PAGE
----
Thousands of requests to secretly track phone calls in Ireland were made over the last 12 months.
Mobile phone giant Vodafone has revealed that governments around the world use secret wires that allow them to listen to all conversations conducted on its networks.
Some 29 countries in Europe and beyond use the system to monitor phone conversations and track users through their mobile phones. The company outlined the details in a report on the widespread use of secret surveillance by government agencies.
According to the report, 4,124 ’metadata’ requests were made in Ireland during the period under review. This is relatively low compared to some countries, particularly Italy where 605,601 requests were made.
Whenever a device accesses a communications network, small packets of data related to that device’s activities are logged on the systems of the operator responsible for the network. It is possible to learn a great deal about an individual’s movements, interests and relationships from an analysis of this ’metadata’ and other data associated with their use of a mobile network without every accessing the actual content.
Vodafone said the Irish Government did not allow it to publish information on any requests made but added that the data supplied could be sought for a number of reasons, including helping to find missing people .
The operator revealed that direct-access wires or pipes were connected directly to its network in a number of countries, the Guardian said. These can allow conversations to be listened to or recorded, or metadata — including the location of a device, the times and dates of communications and with whom communication was made — to be captured. In six of the countries in which Vodafone operates the wires are a legal requirement, with laws obliging telecommunications companies to install direct-access pipes or allowing governments to do so.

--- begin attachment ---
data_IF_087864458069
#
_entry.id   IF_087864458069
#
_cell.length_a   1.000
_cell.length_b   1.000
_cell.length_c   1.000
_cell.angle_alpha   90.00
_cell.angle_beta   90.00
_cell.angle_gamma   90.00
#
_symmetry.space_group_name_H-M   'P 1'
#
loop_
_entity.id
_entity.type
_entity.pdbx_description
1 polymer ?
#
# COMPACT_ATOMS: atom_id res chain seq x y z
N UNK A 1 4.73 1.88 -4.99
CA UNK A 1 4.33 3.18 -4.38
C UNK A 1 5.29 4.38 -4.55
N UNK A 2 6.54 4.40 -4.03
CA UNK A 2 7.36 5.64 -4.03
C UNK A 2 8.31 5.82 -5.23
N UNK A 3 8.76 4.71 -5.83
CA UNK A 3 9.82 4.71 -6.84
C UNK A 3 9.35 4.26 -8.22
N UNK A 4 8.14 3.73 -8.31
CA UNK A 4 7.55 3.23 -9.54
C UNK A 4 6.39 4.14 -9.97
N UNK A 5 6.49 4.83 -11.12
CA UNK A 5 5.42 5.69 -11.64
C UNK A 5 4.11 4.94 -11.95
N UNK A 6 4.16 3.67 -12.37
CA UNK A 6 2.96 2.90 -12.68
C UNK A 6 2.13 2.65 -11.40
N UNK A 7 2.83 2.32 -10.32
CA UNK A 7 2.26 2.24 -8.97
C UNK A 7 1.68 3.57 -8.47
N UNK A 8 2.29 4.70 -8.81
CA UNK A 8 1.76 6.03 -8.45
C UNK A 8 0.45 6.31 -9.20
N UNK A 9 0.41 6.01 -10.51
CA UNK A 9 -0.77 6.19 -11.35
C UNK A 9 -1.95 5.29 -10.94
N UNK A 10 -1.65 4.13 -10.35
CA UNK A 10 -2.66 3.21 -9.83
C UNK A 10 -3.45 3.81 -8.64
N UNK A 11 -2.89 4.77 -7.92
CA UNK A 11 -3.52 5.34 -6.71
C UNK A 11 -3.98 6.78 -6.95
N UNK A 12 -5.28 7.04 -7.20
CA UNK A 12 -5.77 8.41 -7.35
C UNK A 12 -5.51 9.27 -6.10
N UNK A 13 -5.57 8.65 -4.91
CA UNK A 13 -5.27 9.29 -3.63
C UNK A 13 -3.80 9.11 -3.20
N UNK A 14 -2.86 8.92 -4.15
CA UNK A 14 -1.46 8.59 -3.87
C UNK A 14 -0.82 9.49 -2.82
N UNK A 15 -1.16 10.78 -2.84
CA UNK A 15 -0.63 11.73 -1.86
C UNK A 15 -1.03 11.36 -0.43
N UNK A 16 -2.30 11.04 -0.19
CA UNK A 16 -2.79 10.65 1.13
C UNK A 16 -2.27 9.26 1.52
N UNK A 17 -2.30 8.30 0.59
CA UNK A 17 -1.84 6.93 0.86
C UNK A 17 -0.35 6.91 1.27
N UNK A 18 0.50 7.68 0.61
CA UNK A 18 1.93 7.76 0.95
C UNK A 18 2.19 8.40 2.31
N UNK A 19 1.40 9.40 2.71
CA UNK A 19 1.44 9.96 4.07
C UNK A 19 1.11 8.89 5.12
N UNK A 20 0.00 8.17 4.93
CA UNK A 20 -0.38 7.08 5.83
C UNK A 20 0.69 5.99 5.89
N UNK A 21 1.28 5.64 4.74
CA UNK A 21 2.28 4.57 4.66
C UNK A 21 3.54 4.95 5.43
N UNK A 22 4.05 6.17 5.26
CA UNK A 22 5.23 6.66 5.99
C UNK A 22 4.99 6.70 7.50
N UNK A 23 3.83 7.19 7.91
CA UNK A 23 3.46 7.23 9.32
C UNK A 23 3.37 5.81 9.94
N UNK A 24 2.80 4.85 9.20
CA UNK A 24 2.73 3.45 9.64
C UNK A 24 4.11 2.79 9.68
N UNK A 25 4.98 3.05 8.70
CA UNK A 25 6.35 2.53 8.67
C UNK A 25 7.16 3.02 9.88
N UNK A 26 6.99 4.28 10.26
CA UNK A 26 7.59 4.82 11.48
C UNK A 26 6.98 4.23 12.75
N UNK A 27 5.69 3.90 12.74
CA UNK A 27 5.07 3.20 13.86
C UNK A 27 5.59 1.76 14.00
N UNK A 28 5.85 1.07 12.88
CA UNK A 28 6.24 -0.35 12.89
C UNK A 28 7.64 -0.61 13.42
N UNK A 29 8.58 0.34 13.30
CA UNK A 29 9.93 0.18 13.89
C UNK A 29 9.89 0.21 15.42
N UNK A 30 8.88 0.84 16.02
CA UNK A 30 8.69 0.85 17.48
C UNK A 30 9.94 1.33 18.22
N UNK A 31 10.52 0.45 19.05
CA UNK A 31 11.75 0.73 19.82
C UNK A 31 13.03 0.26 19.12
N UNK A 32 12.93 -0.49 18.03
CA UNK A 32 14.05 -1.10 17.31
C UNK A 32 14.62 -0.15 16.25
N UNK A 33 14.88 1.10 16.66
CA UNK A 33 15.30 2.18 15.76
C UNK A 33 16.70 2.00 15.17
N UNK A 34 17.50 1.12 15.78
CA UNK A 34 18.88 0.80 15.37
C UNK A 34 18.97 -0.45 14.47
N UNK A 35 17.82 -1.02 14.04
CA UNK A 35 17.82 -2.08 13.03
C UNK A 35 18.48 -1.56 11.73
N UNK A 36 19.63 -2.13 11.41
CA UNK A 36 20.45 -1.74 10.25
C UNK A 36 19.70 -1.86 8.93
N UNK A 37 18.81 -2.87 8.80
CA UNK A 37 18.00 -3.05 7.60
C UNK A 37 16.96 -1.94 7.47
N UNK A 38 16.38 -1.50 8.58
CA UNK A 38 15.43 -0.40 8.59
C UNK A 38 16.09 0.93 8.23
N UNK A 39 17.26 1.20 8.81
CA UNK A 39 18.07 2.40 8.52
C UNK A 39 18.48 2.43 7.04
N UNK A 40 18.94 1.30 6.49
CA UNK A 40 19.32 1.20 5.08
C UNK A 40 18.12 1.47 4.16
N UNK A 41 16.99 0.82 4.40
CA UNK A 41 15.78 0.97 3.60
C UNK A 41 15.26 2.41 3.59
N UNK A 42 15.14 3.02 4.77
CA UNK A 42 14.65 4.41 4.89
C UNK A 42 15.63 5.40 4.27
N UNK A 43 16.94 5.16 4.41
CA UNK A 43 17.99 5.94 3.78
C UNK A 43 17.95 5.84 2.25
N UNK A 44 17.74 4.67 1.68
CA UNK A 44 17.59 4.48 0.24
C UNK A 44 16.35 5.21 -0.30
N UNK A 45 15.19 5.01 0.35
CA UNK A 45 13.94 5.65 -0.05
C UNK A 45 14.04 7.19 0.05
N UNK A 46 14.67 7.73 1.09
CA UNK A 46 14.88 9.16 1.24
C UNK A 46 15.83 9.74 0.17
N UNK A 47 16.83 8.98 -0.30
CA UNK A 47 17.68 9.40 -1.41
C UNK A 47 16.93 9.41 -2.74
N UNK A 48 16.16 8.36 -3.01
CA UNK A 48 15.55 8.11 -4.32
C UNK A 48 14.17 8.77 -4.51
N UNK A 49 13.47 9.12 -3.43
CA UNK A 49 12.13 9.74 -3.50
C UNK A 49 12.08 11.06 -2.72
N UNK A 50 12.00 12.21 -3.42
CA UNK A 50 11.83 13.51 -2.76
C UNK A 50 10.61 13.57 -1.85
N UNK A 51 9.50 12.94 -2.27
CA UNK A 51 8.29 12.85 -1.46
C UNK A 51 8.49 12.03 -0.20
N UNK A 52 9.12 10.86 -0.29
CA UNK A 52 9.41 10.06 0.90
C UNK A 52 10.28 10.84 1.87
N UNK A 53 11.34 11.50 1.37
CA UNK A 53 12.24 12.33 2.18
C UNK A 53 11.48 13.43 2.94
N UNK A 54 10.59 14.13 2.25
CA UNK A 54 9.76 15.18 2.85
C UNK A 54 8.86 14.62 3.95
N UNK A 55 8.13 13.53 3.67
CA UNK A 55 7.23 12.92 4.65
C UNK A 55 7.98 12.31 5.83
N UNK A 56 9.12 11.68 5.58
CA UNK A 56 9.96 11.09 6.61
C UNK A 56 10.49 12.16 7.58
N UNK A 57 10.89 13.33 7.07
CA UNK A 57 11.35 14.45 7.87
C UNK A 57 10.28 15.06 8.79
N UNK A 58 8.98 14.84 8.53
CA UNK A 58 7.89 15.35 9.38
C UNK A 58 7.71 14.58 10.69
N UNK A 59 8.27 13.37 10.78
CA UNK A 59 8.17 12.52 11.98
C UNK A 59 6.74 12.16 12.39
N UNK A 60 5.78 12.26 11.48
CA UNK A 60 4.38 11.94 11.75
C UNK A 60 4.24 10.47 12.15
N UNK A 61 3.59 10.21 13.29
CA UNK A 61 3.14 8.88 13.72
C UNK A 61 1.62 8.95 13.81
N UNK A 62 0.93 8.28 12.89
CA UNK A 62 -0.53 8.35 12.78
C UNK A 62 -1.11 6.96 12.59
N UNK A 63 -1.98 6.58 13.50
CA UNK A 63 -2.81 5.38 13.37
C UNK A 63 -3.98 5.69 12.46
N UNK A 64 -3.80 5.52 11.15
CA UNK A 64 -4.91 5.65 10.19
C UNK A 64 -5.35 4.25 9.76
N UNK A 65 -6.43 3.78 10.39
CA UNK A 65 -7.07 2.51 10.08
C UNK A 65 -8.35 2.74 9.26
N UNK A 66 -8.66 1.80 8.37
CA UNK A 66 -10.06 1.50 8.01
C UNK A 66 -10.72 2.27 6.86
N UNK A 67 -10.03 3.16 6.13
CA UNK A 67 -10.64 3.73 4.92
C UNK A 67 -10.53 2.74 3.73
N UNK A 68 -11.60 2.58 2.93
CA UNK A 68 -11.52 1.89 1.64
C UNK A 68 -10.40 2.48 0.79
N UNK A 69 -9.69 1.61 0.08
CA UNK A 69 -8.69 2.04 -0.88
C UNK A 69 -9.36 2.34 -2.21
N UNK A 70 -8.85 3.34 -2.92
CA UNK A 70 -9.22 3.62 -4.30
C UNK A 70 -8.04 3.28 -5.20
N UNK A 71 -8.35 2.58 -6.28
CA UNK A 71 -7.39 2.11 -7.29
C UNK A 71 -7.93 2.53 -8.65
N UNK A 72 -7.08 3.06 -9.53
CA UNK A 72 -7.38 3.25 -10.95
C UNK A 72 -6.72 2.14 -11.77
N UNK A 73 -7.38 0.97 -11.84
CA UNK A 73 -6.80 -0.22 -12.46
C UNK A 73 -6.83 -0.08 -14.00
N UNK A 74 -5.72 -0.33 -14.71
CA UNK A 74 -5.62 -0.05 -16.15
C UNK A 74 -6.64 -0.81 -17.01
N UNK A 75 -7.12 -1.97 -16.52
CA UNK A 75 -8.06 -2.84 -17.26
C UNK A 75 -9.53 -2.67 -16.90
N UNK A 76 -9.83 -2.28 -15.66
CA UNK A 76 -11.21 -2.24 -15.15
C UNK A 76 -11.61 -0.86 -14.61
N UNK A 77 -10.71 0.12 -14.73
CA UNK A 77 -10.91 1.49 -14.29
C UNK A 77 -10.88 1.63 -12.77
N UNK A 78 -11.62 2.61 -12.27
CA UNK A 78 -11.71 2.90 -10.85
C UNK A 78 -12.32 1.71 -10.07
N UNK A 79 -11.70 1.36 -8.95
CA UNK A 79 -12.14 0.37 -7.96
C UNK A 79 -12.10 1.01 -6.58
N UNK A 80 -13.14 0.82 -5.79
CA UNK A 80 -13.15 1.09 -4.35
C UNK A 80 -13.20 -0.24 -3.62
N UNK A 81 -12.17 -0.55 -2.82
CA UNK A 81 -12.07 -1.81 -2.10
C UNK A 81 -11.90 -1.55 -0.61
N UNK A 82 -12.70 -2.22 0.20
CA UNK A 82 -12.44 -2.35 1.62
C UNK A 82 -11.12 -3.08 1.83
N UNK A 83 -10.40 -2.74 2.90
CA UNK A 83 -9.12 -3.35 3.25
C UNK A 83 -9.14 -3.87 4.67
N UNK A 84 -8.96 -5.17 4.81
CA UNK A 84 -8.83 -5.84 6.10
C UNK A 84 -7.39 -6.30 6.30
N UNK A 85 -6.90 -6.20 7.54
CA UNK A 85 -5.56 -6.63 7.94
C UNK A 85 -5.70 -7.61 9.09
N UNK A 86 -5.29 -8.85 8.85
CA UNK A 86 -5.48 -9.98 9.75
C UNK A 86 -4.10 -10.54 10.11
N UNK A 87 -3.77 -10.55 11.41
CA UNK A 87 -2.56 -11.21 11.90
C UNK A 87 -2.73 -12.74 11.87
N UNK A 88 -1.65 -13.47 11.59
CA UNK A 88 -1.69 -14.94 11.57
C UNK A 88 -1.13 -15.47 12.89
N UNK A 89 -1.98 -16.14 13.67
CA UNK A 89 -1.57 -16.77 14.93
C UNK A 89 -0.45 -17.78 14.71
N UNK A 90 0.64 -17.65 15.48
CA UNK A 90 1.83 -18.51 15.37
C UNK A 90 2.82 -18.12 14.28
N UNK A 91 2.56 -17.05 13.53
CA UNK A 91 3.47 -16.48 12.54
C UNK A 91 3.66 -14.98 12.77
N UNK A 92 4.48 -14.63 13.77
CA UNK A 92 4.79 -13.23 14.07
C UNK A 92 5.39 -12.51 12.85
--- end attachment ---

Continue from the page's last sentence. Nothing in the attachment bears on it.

Vodafone is publishing its report to reveal the extent that phone tapping is used by governments to snoop on their citizens, The Guardian said.
The company has called for direct-access pipes to be disconnected and for agencies to have to gain warrants to carry out any surveillance, to discourage them from gaining direct access to a communications network with a legal mandate.
Stephen Deadman, Vodafone's group privacy officer, told The Guardian: "We are making a call to end direct access as a means of government agencies obtaining people's communication data. "Without an official warrant, there is no external visibility. If we receive a demand we can push back against the agency. The fact that a government has to issue a piece of paper is an important constraint on how powers are used."
Vodafone is Ireland’s biggest mobile operator and the world’s largest provider of mobile-phone services outside of China, with more than 400 million customers in almost 30 countries.